Lifestyle and health factors that are good for your heart can also prevent diabetes, according to a new study by researchers at The Ohio State University College of Medicine that published today in Diabetologia, the journal of the European Association for the Study of Diabetes.
Diabetes is a growing problem in the United States, with nearly a third of the population living with diabetes or prediabetes, according to the Centers for Disease Control. Dr. Joshua J. Joseph, an endocrinologist and assistant professor at The Ohio State University Wexner Medical Center, wants to bring those numbers down. He studies various ways to prevent diabetes. His latest work looked at how cardiovascular health can impact diabetes risk.
“This research adds to our collective understanding about how physicians can help their patients prevent a number of serious diseases, including heart disease, cancer and now diabetes,” said Dr. K. Craig Kent, dean of the College of Medicine.
Your chances of inheriting genes linked to longevity are highest if you come from a family with many long-lived members, researchers say.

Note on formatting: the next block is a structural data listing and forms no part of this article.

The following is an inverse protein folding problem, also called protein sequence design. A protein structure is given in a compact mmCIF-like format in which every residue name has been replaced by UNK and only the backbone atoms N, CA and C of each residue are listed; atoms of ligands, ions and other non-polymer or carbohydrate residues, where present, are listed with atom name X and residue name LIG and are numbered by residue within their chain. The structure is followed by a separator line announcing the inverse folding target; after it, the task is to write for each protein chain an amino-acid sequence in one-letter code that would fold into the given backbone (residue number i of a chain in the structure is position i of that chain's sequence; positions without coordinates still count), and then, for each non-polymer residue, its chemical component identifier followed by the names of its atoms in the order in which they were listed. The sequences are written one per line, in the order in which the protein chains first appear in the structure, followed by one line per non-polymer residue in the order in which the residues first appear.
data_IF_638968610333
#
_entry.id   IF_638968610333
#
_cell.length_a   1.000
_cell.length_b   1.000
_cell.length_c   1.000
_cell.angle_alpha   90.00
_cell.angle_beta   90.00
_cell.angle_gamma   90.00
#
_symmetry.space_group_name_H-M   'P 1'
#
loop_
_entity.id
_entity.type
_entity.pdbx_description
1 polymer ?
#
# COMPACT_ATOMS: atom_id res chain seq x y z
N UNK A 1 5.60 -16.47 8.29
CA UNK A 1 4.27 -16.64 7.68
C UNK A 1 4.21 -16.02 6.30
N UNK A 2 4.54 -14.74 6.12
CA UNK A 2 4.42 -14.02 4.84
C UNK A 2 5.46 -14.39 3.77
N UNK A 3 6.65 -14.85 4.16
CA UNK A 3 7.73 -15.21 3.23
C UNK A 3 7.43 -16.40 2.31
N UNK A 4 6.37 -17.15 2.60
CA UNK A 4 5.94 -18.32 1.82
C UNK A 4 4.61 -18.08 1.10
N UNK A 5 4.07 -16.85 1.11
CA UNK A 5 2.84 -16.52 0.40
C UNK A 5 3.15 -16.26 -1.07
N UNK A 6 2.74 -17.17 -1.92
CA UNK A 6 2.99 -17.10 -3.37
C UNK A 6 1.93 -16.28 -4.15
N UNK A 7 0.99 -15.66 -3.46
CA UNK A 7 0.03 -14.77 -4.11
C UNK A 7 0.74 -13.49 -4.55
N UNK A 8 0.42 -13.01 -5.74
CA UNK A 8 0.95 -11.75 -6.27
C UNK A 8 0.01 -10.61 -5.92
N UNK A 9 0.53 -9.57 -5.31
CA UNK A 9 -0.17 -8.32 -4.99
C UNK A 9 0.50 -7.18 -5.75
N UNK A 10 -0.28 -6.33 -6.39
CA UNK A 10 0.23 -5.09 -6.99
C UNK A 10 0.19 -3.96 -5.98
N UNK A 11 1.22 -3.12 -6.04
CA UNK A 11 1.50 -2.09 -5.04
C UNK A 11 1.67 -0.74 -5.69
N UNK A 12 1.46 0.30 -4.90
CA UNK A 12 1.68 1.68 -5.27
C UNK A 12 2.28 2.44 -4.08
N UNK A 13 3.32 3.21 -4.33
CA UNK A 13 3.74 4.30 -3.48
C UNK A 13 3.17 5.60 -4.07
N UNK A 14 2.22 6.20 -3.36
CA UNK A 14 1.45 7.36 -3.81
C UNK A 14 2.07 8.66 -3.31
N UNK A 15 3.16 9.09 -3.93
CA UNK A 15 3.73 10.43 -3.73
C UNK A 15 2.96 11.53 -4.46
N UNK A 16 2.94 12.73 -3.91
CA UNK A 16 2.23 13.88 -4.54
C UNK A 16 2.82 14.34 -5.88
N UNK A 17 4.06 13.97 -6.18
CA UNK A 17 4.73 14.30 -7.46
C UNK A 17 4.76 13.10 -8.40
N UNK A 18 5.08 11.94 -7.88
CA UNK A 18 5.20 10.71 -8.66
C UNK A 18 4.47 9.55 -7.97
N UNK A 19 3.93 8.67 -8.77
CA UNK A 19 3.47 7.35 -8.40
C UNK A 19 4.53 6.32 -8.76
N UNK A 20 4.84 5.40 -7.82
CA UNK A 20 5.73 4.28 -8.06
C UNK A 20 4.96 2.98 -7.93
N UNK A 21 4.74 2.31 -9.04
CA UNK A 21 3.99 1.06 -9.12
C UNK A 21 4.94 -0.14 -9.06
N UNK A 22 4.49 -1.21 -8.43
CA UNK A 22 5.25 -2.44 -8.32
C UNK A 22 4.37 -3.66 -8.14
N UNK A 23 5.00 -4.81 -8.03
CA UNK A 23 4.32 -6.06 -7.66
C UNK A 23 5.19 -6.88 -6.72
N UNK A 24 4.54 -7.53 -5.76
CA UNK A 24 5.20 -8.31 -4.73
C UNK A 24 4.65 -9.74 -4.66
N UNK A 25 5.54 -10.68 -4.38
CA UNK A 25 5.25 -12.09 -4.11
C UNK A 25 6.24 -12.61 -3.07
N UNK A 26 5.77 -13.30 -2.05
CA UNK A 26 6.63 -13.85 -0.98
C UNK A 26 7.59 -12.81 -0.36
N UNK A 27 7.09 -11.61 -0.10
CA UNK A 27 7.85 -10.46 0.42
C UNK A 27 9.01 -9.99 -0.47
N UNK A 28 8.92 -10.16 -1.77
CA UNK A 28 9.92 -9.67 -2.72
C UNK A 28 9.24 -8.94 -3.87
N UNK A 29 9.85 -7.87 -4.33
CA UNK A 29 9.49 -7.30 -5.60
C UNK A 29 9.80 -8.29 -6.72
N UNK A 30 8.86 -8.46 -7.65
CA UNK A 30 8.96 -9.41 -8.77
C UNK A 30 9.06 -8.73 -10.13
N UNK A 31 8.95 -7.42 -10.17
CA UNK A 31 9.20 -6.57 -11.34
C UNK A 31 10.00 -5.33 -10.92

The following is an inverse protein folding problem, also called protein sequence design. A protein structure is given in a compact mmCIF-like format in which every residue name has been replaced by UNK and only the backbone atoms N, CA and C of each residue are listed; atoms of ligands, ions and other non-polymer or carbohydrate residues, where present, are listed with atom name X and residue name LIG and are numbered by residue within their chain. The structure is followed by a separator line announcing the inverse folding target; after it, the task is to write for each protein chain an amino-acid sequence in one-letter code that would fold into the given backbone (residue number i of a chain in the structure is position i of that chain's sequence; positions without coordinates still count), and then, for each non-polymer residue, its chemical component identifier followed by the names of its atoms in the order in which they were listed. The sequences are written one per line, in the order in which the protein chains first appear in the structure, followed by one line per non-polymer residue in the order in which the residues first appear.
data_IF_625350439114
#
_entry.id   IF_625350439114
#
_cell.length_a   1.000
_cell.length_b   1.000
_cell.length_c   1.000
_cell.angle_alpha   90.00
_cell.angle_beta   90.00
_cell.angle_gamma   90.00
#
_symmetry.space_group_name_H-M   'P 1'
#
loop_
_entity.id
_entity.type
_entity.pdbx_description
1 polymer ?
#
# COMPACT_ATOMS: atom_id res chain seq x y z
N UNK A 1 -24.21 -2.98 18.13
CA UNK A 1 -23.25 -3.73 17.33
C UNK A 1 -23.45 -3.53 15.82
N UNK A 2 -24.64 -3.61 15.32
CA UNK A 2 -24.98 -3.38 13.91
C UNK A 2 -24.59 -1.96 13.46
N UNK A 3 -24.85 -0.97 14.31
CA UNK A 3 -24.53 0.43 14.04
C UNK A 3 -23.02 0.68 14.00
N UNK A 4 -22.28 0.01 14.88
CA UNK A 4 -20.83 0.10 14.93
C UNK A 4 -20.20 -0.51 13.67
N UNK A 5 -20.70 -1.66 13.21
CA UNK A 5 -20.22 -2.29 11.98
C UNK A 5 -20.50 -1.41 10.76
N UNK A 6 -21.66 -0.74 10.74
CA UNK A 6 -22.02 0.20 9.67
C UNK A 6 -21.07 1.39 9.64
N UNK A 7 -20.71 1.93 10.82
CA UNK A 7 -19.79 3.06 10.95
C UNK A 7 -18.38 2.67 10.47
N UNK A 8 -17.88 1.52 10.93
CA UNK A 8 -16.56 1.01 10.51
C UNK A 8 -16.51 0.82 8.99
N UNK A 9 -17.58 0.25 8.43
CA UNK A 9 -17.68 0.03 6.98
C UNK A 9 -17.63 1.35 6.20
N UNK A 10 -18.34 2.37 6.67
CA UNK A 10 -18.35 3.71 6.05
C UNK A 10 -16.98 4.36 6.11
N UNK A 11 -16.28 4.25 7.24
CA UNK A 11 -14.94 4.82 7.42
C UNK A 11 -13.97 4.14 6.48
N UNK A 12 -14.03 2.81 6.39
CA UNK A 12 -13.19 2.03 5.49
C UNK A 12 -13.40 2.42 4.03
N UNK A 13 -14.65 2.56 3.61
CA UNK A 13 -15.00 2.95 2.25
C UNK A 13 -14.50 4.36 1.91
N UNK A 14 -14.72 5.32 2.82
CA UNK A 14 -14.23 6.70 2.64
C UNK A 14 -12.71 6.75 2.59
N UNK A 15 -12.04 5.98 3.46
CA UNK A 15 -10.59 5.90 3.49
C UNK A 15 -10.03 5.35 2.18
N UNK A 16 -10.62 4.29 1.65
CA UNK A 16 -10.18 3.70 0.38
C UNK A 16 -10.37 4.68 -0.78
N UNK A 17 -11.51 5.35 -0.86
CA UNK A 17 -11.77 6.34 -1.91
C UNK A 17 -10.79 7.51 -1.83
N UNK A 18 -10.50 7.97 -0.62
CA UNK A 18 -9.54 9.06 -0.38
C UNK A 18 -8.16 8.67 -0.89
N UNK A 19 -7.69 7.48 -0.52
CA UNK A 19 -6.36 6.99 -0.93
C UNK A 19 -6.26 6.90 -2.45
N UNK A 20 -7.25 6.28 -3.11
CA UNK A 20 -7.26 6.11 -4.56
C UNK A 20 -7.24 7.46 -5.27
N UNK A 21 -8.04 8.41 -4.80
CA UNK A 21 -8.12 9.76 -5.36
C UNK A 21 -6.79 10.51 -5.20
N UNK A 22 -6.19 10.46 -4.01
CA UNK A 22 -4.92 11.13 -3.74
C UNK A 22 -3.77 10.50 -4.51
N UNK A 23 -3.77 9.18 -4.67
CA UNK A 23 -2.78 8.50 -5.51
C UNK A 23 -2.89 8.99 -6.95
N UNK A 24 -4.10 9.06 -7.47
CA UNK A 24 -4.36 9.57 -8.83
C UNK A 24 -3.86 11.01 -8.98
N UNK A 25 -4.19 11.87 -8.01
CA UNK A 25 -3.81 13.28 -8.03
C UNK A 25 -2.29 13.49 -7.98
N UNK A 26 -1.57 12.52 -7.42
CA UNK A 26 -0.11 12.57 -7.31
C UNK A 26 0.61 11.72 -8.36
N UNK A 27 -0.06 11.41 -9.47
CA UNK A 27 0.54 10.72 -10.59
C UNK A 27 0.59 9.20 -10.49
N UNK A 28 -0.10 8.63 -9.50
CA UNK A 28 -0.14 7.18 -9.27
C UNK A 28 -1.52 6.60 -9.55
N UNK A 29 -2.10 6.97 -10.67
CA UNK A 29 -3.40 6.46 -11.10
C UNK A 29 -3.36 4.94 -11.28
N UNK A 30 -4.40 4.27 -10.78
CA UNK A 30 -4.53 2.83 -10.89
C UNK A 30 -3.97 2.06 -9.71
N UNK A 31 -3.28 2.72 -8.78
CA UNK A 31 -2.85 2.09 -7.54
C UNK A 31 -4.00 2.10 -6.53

And that includes aunts and uncles, not just parents.
Using databases at the University of Utah and in the Dutch province of Zeeland, investigators analyzed the genealogies of nearly 315,000 people from over 20,000 families dating back to 1740.
“We observed . . . the more long-lived relatives you have, the lower your hazard of dying at any point in life,” said study lead author Niels van den Berg. He is a doctoral student in molecular epidemiology at Leiden University in the Netherlands.
Back pain is among the most frequently reported health problems in the world. New research published in Arthritis Care & Research, an official journal of the American College of Rheumatology and the Association of Rheumatology Health Professionals, examines patterns in back pain over time and identifies the patient characteristics and the extent of healthcare and medication use (including opioids) associated with different patterns.
The study included a representative sample of the Canadian population that was followed from 1994 to 2011. A total of 12,782 participants were interviewed every two years and provided data on factors including comorbidities, pain, disability, opioid and other medication use, and healthcare visits.